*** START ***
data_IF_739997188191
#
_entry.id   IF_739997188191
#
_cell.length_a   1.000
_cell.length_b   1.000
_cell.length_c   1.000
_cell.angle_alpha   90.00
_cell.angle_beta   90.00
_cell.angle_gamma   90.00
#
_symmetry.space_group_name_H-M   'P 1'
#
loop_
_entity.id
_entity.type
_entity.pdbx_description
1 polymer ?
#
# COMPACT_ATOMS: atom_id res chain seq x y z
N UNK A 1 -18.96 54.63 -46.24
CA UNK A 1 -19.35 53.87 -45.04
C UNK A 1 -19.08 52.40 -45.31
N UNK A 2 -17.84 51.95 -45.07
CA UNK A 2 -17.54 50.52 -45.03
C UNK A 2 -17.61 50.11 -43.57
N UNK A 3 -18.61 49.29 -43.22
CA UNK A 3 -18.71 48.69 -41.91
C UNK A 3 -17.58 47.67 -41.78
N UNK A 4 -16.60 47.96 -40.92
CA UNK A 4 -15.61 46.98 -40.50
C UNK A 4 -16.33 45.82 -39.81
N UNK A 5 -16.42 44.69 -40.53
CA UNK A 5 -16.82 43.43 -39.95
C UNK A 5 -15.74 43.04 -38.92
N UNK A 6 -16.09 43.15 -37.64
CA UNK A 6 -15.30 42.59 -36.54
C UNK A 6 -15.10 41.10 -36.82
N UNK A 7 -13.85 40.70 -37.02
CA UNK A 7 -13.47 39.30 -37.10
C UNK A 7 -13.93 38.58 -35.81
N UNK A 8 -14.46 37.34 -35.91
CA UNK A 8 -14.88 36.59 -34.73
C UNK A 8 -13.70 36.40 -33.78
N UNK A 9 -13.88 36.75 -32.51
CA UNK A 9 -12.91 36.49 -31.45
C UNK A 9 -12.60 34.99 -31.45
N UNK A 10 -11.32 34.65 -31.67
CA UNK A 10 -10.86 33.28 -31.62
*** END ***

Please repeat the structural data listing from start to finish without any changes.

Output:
data_IF_739997188191
#
_entry.id   IF_739997188191
#
_cell.length_a   1.000
_cell.length_b   1.000
_cell.length_c   1.000
_cell.angle_alpha   90.00
_cell.angle_beta   90.00
_cell.angle_gamma   90.00
#
_symmetry.space_group_name_H-M   'P 1'
#
loop_
_entity.id
_entity.type
_entity.pdbx_description
1 polymer ?
#
# COMPACT_ATOMS: atom_id res chain seq x y z
N UNK A 1 -18.96 54.63 -46.24
CA UNK A 1 -19.35 53.87 -45.04
C UNK A 1 -19.08 52.40 -45.31
N UNK A 2 -17.84 51.95 -45.07
CA UNK A 2 -17.54 50.52 -45.03
C UNK A 2 -17.61 50.11 -43.57
N UNK A 3 -18.61 49.29 -43.22
CA UNK A 3 -18.71 48.69 -41.91
C UNK A 3 -17.58 47.67 -41.78
N UNK A 4 -16.60 47.96 -40.92
CA UNK A 4 -15.61 46.98 -40.50
C UNK A 4 -16.33 45.82 -39.81
N UNK A 5 -16.42 44.69 -40.53
CA UNK A 5 -16.82 43.43 -39.95
C UNK A 5 -15.74 43.04 -38.92
N UNK A 6 -16.09 43.15 -37.64
CA UNK A 6 -15.30 42.59 -36.54
C UNK A 6 -15.10 41.10 -36.82
N UNK A 7 -13.85 40.70 -37.02
CA UNK A 7 -13.47 39.30 -37.10
C UNK A 7 -13.93 38.58 -35.81
N UNK A 8 -14.46 37.34 -35.91
CA UNK A 8 -14.88 36.59 -34.73
C UNK A 8 -13.70 36.40 -33.78
N UNK A 9 -13.88 36.75 -32.51
CA UNK A 9 -12.91 36.49 -31.45
C UNK A 9 -12.60 34.99 -31.45
N UNK A 10 -11.32 34.65 -31.67
CA UNK A 10 -10.86 33.28 -31.62